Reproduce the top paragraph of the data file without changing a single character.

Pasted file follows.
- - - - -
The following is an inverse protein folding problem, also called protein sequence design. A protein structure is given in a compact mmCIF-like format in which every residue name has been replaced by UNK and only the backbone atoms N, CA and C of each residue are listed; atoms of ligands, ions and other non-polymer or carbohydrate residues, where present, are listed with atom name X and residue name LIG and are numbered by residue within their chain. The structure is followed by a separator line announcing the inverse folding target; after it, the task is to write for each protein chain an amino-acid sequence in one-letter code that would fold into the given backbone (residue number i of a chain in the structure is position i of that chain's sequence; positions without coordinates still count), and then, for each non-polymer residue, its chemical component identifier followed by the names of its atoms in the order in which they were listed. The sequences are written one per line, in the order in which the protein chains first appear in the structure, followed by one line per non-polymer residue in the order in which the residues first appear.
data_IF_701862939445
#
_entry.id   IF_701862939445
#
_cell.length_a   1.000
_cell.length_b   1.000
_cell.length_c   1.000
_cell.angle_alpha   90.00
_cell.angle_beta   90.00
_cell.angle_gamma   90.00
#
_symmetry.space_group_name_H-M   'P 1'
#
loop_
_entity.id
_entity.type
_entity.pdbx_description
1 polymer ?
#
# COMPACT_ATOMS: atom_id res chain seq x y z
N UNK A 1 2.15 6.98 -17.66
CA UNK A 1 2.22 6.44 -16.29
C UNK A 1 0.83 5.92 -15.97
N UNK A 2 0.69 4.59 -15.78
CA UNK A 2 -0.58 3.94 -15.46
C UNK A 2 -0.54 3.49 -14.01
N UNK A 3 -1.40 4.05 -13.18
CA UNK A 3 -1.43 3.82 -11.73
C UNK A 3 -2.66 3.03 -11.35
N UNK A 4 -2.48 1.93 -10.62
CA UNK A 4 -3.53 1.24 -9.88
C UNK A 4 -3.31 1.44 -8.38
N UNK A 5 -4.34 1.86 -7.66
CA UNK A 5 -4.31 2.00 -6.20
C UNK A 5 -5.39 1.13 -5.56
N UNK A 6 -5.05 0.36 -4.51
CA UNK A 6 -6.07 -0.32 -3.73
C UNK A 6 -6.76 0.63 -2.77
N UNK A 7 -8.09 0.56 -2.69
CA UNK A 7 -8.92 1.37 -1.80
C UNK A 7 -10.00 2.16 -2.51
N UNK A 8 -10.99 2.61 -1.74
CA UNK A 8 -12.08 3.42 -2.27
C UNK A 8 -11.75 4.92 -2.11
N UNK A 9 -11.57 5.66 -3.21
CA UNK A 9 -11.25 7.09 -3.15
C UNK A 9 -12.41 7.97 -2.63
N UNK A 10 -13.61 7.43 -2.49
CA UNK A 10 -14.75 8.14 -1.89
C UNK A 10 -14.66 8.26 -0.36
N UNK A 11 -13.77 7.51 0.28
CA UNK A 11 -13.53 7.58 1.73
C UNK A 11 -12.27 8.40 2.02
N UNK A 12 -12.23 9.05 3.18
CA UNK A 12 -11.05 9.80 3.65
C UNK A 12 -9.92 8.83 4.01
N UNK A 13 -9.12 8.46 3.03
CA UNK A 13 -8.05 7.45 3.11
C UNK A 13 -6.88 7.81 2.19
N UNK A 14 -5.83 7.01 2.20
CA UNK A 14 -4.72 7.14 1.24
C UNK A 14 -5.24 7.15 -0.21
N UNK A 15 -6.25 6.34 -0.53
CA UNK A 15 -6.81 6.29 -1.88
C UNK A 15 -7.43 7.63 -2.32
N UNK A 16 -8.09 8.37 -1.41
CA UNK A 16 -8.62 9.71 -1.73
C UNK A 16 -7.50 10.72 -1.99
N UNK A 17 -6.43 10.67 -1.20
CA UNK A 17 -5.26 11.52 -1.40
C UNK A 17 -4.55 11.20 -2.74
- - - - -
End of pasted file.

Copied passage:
The following is an inverse protein folding problem, also called protein sequence design. A protein structure is given in a compact mmCIF-like format in which every residue name has been replaced by UNK and only the backbone atoms N, CA and C of each residue are listed; atoms of ligands, ions and other non-polymer or carbohydrate residues, where present, are listed with atom name X and residue name LIG and are numbered by residue within their chain. The structure is followed by a separator line announcing the inverse folding target; after it, the task is to write for each protein chain an amino-acid sequence in one-letter code that would fold into the given backbone (residue number i of a chain in the structure is position i of that chain's sequence; positions without coordinates still count), and then, for each non-polymer residue, its chemical component identifier followed by the names of its atoms in the order in which they were listed. The sequences are written one per line, in the order in which the protein chains first appear in the structure, followed by one line per non-polymer residue in the order in which the residues first appear.